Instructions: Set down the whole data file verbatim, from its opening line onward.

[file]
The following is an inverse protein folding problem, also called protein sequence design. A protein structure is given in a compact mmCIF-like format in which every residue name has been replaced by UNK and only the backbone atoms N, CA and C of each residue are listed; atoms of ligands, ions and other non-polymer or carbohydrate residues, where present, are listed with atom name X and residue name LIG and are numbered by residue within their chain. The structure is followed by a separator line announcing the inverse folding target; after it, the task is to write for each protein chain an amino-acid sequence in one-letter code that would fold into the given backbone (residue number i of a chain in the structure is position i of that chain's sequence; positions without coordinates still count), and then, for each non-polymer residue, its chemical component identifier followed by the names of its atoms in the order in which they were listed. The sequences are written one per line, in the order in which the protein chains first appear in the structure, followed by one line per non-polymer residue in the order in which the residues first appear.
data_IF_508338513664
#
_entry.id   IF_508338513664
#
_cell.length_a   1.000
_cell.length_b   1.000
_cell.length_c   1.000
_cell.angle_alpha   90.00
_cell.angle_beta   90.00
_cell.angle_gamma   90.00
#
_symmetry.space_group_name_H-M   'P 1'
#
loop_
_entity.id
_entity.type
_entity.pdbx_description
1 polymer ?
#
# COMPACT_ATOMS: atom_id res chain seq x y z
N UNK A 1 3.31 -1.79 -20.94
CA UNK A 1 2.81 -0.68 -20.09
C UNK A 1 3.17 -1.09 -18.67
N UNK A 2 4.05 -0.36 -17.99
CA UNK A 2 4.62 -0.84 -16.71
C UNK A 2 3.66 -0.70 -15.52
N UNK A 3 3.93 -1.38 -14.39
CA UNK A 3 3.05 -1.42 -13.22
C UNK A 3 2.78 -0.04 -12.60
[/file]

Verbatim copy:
The following is an inverse protein folding problem, also called protein sequence design. A protein structure is given in a compact mmCIF-like format in which every residue name has been replaced by UNK and only the backbone atoms N, CA and C of each residue are listed; atoms of ligands, ions and other non-polymer or carbohydrate residues, where present, are listed with atom name X and residue name LIG and are numbered by residue within their chain. The structure is followed by a separator line announcing the inverse folding target; after it, the task is to write for each protein chain an amino-acid sequence in one-letter code that would fold into the given backbone (residue number i of a chain in the structure is position i of that chain's sequence; positions without coordinates still count), and then, for each non-polymer residue, its chemical component identifier followed by the names of its atoms in the order in which they were listed. The sequences are written one per line, in the order in which the protein chains first appear in the structure, followed by one line per non-polymer residue in the order in which the residues first appear.
data_IF_508338513664
#
_entry.id   IF_508338513664
#
_cell.length_a   1.000
_cell.length_b   1.000
_cell.length_c   1.000
_cell.angle_alpha   90.00
_cell.angle_beta   90.00
_cell.angle_gamma   90.00
#
_symmetry.space_group_name_H-M   'P 1'
#
loop_
_entity.id
_entity.type
_entity.pdbx_description
1 polymer ?
#
# COMPACT_ATOMS: atom_id res chain seq x y z
N UNK A 1 3.31 -1.79 -20.94
CA UNK A 1 2.81 -0.68 -20.09
C UNK A 1 3.17 -1.09 -18.67
N UNK A 2 4.05 -0.36 -17.99
CA UNK A 2 4.62 -0.84 -16.71
C UNK A 2 3.66 -0.70 -15.52
N UNK A 3 3.93 -1.38 -14.39
CA UNK A 3 3.05 -1.42 -13.22
C UNK A 3 2.78 -0.04 -12.60